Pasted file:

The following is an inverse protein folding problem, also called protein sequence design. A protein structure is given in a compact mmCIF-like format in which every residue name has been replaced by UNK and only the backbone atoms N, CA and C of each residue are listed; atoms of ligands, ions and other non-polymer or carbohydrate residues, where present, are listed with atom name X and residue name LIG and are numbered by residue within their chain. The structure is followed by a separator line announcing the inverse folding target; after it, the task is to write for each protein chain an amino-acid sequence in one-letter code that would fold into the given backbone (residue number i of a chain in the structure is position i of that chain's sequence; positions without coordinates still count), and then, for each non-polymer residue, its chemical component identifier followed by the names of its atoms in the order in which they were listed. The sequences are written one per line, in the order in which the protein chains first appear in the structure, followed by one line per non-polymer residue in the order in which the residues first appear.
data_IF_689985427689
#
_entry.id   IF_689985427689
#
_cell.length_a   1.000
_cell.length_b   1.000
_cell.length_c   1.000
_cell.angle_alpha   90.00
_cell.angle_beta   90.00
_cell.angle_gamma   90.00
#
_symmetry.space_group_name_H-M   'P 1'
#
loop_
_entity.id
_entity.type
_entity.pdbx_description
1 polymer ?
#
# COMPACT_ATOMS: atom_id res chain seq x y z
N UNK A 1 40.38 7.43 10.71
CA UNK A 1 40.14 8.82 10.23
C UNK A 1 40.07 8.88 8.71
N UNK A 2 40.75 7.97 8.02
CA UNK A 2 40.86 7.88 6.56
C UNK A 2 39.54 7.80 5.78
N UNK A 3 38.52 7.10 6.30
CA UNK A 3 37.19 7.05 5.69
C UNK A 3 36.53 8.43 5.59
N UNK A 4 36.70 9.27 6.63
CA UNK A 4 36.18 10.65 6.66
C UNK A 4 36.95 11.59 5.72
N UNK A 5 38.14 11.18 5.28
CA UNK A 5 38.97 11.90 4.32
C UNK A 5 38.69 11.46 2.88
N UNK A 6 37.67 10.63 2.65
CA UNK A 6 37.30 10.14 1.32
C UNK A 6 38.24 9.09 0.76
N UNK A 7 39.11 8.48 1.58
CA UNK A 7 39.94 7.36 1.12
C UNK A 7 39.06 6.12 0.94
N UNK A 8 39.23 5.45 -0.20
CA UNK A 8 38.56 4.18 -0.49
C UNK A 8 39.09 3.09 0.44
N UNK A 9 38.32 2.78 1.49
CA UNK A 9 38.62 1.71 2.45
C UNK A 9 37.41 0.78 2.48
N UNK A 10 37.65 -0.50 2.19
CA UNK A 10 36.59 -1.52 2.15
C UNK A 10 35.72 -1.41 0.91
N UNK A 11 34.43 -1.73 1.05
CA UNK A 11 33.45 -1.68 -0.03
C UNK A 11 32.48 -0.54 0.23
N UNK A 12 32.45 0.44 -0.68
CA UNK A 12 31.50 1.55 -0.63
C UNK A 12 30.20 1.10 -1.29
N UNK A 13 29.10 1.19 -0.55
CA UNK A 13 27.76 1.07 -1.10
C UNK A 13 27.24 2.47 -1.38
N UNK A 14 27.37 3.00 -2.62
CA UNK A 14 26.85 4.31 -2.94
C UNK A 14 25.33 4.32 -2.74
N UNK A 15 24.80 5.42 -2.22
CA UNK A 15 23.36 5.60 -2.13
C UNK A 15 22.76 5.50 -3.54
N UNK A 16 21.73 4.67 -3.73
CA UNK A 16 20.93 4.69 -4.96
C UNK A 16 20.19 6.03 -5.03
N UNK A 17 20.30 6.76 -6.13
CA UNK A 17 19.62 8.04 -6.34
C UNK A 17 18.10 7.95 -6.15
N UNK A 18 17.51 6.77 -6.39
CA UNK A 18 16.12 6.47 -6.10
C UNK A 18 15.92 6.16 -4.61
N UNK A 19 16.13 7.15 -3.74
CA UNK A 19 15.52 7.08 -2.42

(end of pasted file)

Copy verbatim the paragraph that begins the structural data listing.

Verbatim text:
The following is an inverse protein folding problem, also called protein sequence design. A protein structure is given in a compact mmCIF-like format in which every residue name has been replaced by UNK and only the backbone atoms N, CA and C of each residue are listed; atoms of ligands, ions and other non-polymer or carbohydrate residues, where present, are listed with atom name X and residue name LIG and are numbered by residue within their chain. The structure is followed by a separator line announcing the inverse folding target; after it, the task is to write for each protein chain an amino-acid sequence in one-letter code that would fold into the given backbone (residue number i of a chain in the structure is position i of that chain's sequence; positions without coordinates still count), and then, for each non-polymer residue, its chemical component identifier followed by the names of its atoms in the order in which they were listed. The sequences are written one per line, in the order in which the protein chains first appear in the structure, followed by one line per non-polymer residue in the order in which the residues first appear.